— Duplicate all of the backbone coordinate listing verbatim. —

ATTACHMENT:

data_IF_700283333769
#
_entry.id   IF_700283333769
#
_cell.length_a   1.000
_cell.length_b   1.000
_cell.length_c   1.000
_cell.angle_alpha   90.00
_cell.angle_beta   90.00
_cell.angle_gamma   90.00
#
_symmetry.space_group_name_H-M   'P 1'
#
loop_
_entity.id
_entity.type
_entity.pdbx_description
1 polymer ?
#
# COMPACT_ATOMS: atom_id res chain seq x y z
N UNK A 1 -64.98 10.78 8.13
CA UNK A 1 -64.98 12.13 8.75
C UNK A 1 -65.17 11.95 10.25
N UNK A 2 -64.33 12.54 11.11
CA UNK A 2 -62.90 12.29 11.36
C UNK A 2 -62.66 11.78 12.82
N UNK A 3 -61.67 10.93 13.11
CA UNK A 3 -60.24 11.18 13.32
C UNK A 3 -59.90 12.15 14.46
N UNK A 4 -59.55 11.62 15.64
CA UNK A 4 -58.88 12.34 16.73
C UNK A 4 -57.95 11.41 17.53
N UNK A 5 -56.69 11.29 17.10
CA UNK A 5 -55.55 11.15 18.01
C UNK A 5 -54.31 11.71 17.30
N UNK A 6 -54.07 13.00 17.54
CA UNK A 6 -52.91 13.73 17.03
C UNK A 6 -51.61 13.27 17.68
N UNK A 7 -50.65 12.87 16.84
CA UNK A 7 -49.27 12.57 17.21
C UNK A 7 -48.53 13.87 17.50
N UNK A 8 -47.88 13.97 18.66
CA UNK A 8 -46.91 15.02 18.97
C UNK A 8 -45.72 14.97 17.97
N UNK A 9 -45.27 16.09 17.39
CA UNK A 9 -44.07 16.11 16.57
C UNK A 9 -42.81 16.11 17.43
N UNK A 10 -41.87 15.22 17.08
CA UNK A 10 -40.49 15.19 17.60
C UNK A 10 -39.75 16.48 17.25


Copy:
data_IF_700283333769
#
_entry.id   IF_700283333769
#
_cell.length_a   1.000
_cell.length_b   1.000
_cell.length_c   1.000
_cell.angle_alpha   90.00
_cell.angle_beta   90.00
_cell.angle_gamma   90.00
#
_symmetry.space_group_name_H-M   'P 1'
#
loop_
_entity.id
_entity.type
_entity.pdbx_description
1 polymer ?
#
# COMPACT_ATOMS: atom_id res chain seq x y z
N UNK A 1 -64.98 10.78 8.13
CA UNK A 1 -64.98 12.13 8.75
C UNK A 1 -65.17 11.95 10.25
N UNK A 2 -64.33 12.54 11.11
CA UNK A 2 -62.90 12.29 11.36
C UNK A 2 -62.66 11.78 12.82
N UNK A 3 -61.67 10.93 13.11
CA UNK A 3 -60.24 11.18 13.32
C UNK A 3 -59.90 12.15 14.46
N UNK A 4 -59.55 11.62 15.64
CA UNK A 4 -58.88 12.34 16.73
C UNK A 4 -57.95 11.41 17.53
N UNK A 5 -56.69 11.29 17.10
CA UNK A 5 -55.55 11.15 18.01
C UNK A 5 -54.31 11.71 17.30
N UNK A 6 -54.07 13.00 17.54
CA UNK A 6 -52.91 13.73 17.03
C UNK A 6 -51.61 13.27 17.68
N UNK A 7 -50.65 12.87 16.84
CA UNK A 7 -49.27 12.57 17.21
C UNK A 7 -48.53 13.87 17.50
N UNK A 8 -47.88 13.97 18.66
CA UNK A 8 -46.91 15.02 18.97
C UNK A 8 -45.72 14.97 17.97
N UNK A 9 -45.27 16.09 17.39
CA UNK A 9 -44.07 16.11 16.57
C UNK A 9 -42.81 16.11 17.43
N UNK A 10 -41.87 15.22 17.08
CA UNK A 10 -40.49 15.19 17.60
C UNK A 10 -39.75 16.48 17.25